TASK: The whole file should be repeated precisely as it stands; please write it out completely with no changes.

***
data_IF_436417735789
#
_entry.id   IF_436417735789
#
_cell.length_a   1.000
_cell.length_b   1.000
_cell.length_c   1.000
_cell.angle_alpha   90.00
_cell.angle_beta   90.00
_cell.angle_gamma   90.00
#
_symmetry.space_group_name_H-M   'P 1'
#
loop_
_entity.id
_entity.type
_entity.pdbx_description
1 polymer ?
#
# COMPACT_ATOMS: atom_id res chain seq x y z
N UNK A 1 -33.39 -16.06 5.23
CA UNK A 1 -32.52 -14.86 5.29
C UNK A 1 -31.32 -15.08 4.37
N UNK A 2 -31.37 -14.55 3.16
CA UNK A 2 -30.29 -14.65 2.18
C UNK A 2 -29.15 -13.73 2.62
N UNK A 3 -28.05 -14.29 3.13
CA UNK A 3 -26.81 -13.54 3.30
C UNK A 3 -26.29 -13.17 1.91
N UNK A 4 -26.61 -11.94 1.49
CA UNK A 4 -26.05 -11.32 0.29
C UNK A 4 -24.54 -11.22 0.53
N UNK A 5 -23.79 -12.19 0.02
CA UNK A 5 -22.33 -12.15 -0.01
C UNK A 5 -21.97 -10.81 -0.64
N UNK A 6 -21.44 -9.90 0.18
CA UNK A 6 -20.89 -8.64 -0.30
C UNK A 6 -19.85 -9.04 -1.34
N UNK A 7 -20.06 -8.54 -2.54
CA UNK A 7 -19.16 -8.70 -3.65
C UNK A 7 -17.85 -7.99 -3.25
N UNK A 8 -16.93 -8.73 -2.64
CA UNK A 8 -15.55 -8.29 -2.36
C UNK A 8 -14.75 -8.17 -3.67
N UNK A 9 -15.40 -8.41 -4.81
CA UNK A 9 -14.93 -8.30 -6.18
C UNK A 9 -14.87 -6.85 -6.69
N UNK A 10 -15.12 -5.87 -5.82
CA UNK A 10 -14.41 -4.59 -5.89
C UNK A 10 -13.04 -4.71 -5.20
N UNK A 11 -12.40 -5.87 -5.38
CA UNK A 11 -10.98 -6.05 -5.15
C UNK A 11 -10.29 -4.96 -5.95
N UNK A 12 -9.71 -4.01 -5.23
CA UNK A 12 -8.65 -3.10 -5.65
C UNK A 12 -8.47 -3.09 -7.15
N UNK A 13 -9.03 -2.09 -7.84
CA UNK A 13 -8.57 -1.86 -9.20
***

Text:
data_IF_436417735789
#
_entry.id   IF_436417735789
#
_cell.length_a   1.000
_cell.length_b   1.000
_cell.length_c   1.000
_cell.angle_alpha   90.00
_cell.angle_beta   90.00
_cell.angle_gamma   90.00
#
_symmetry.space_group_name_H-M   'P 1'
#
loop_
_entity.id
_entity.type
_entity.pdbx_description
1 polymer ?
#
# COMPACT_ATOMS: atom_id res chain seq x y z
N UNK A 1 -33.39 -16.06 5.23
CA UNK A 1 -32.52 -14.86 5.29
C UNK A 1 -31.32 -15.08 4.37
N UNK A 2 -31.37 -14.55 3.16
CA UNK A 2 -30.29 -14.65 2.18
C UNK A 2 -29.15 -13.73 2.62
N UNK A 3 -28.05 -14.29 3.13
CA UNK A 3 -26.81 -13.54 3.30
C UNK A 3 -26.29 -13.17 1.91
N UNK A 4 -26.61 -11.94 1.49
CA UNK A 4 -26.05 -11.32 0.29
C UNK A 4 -24.54 -11.22 0.53
N UNK A 5 -23.79 -12.19 0.02
CA UNK A 5 -22.33 -12.15 -0.01
C UNK A 5 -21.97 -10.81 -0.64
N UNK A 6 -21.44 -9.90 0.18
CA UNK A 6 -20.89 -8.64 -0.30
C UNK A 6 -19.85 -9.04 -1.34
N UNK A 7 -20.06 -8.54 -2.54
CA UNK A 7 -19.16 -8.70 -3.65
C UNK A 7 -17.85 -7.99 -3.25
N UNK A 8 -16.93 -8.73 -2.64
CA UNK A 8 -15.55 -8.29 -2.36
C UNK A 8 -14.75 -8.17 -3.67
N UNK A 9 -15.40 -8.41 -4.81
CA UNK A 9 -14.93 -8.30 -6.18
C UNK A 9 -14.87 -6.85 -6.69
N UNK A 10 -15.12 -5.87 -5.82
CA UNK A 10 -14.41 -4.59 -5.89
C UNK A 10 -13.04 -4.71 -5.20
N UNK A 11 -12.40 -5.87 -5.38
CA UNK A 11 -10.98 -6.05 -5.15
C UNK A 11 -10.29 -4.96 -5.95
N UNK A 12 -9.71 -4.01 -5.23
CA UNK A 12 -8.65 -3.10 -5.65
C UNK A 12 -8.47 -3.09 -7.15
N UNK A 13 -9.03 -2.09 -7.84
CA UNK A 13 -8.57 -1.86 -9.20